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Missions Incredible South Korea sends more missionaries than… 
11th-Mar-2006 06:19 am


Missions Incredible
South Korea sends more missionaries than any country but the U.S. And it won't be long before it's number one.

Has anyone seen this article in the current issue of ChristianityToday? I saw the cover of the magazine but I haven't read the article yet. Here is the link: http://www.christianitytoday.com/ct/2006/003/16.28.html

If you read it before I get around to it let me know what think. If other Koreans have a tendency to be like UBFers this could be a scary prospect. What does this say about the state of Christianity in America? Why are Koreans so anxious to go out as missionaries? Conversely, why are Americans so reluctant? Look forward to seeing what the article actually says and hearing your comments. Wonder if it mentions UBF?
Comments 
14th-Mar-2006 08:33 am (UTC) - churches and cults
I think there's a danger of zeal without knowledge when it comes to Christian missions. This applies to Christianity in Korea but also elsewhere. One danger is of ethics and morality taking a back seat to missionism, a mentality of the ends-justify-the-means, a mentality that accepts a few broken eggs (broken lives) to make an omelet. There's also the danger of discernment taking a back seat to missionism, a mentality that those who speak "mission-ese" can't possibly be that bad, so that even a group's cult reputation is dismissed or minimized because "they seem so zealous for mission." I think UBF has taken advantage of this tendency in Korean Christianity and has also pulled the wool over some non-Korean Christians' eyes with their fluent mission-ese.

The sad fact is that a group's or person's zeal for missions is not a guarantee against cultic beliefs or incredibly abusive practices. A couple of examples among many are the International Church of Christ and Feroze Golwalla. Among the many "mission-centered" individuals, churches and groups in Korea, it's guaranteed that there are going to be those that have crossed the line into cult or abusive church territory, EVEN IF the current missions movement as a whole was every bit a genuine work of the Holy Spirit. UBF would be just one of those cults or abusive churches that has crossed a line.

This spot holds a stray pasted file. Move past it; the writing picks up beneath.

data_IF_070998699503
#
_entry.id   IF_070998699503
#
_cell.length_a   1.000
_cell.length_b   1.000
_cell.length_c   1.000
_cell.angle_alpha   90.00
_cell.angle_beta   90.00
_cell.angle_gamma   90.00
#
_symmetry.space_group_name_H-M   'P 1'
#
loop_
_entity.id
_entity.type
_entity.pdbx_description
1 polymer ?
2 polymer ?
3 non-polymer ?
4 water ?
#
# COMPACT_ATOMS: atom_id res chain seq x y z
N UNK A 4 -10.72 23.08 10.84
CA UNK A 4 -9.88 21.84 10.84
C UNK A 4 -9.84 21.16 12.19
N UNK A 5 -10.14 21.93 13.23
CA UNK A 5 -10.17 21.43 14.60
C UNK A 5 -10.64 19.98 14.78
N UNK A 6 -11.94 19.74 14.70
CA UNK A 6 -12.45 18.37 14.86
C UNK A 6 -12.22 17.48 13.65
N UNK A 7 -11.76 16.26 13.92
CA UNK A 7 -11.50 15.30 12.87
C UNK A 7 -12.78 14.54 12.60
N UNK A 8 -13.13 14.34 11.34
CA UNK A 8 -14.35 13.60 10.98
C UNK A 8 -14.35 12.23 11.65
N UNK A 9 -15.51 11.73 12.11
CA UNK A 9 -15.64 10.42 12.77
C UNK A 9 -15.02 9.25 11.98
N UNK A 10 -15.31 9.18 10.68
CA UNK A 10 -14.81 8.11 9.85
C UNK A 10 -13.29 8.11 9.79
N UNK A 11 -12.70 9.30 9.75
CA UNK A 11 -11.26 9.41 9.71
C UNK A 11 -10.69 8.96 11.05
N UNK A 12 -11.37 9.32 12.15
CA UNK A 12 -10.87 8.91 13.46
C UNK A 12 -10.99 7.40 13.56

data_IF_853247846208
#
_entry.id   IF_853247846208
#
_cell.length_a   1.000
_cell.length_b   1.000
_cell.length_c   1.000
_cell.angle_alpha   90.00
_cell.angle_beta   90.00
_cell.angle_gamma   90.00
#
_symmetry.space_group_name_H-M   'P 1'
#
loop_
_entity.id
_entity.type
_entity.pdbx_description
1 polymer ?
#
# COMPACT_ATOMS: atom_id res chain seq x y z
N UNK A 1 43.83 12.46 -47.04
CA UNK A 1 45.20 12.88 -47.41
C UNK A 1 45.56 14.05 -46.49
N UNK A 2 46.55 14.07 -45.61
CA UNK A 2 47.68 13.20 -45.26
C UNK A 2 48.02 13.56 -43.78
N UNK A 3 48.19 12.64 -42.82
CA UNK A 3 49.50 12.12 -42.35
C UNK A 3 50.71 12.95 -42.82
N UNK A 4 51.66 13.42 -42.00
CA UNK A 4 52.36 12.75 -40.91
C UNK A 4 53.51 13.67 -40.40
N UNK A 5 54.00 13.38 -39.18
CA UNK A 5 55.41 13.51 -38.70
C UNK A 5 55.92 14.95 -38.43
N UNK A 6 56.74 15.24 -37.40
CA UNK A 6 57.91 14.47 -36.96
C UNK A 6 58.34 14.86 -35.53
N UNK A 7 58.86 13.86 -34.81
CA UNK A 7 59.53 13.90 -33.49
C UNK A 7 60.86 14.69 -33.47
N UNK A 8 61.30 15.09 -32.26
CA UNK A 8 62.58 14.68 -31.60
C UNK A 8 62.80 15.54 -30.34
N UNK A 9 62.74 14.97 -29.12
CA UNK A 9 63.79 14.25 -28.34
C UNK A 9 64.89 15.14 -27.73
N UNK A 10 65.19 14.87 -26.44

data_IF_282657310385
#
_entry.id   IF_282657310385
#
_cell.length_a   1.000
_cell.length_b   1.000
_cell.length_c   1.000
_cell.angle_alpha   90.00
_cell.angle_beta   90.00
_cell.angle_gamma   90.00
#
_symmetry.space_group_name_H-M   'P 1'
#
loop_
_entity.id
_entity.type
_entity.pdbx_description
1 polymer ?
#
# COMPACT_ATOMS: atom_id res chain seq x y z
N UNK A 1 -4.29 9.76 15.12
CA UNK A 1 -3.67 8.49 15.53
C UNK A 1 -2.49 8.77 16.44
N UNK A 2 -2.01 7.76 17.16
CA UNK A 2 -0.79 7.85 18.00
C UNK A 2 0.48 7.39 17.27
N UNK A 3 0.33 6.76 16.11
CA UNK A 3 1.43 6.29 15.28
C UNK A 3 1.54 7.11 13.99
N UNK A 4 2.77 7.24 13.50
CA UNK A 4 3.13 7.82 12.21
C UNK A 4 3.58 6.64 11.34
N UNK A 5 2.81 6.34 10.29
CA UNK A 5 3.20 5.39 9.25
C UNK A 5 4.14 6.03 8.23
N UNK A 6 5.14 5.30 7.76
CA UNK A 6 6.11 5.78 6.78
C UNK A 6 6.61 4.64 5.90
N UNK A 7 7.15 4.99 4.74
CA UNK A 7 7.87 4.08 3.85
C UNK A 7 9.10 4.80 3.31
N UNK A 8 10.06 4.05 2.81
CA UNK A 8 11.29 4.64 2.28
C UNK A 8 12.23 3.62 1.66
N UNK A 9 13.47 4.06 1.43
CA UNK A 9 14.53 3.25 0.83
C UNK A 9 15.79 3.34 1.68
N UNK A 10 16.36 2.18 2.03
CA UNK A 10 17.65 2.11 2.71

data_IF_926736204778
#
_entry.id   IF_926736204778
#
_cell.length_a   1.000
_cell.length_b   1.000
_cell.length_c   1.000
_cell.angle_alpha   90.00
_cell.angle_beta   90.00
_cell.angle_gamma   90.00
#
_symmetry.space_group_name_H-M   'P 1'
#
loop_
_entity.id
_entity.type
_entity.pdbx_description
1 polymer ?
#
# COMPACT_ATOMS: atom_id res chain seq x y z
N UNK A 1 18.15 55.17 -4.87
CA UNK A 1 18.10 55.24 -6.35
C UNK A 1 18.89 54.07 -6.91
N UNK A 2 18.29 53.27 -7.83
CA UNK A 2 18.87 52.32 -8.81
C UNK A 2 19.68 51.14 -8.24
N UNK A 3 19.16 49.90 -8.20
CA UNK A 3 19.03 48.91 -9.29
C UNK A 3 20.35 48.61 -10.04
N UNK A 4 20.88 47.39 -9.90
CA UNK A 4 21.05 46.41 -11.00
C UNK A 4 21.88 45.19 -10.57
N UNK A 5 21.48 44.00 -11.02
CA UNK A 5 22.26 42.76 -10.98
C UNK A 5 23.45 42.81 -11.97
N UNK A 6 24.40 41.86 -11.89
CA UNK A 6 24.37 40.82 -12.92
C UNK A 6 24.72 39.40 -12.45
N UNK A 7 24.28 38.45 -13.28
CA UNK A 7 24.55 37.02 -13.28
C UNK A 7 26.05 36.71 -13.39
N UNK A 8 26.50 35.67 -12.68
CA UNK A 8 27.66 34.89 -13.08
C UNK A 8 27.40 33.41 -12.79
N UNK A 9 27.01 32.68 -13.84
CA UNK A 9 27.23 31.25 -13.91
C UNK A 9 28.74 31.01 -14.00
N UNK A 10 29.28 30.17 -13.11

The Korean nationalism evident in the article bothers me, but you can be nationalistic and not cross the line into false nonsense as UBF has done with its misinterpretation of 1 Pe 2:9. The numeric goals in the article also bother me, but numeric goals can serve a purpose (such as resolving to lose 20 pounds through a diet) without crossing the line into obsession as UBF has done, making numbers goals into daily-weekly-yearly burdens that can hardly be borne, multiplying shame and guilt, strangling the grace out of Christianity. The desire to "pioneer" evident in the article also bothers me, but you can actually claim to be a "pioneer" if you go somewhere that was previously unreached by missionaries, and you won't have crossed the line into exclusivism as UBF has done, claiming to have "pioneered" a campus in which there might literally be a dozen Christian groups operating already.

Yes, this article and others reveal problems with Korean Christianity. But a church that has problems should be distinguished from the church that's crossed the line into the realm of being an abusive, controlling and deceptive group. I see UBF as having crossed that line more than 30 years ago.

In the future UBF might cite this CT article and claim that they are just part of this thriving missions movement from Korea. Of course, this would undercut their previous claims of being THE pioneers of this missions movement, claims which implied that they were "the biggest (and maybe the only) mission movement in Korea," claims that it was THEIR vision which lifted Korean students "out of post-war despair and into the mission field," that Sam Lee did for Korea what Bill Bright did for the U.S. (quote from a 2ndgen's web page).
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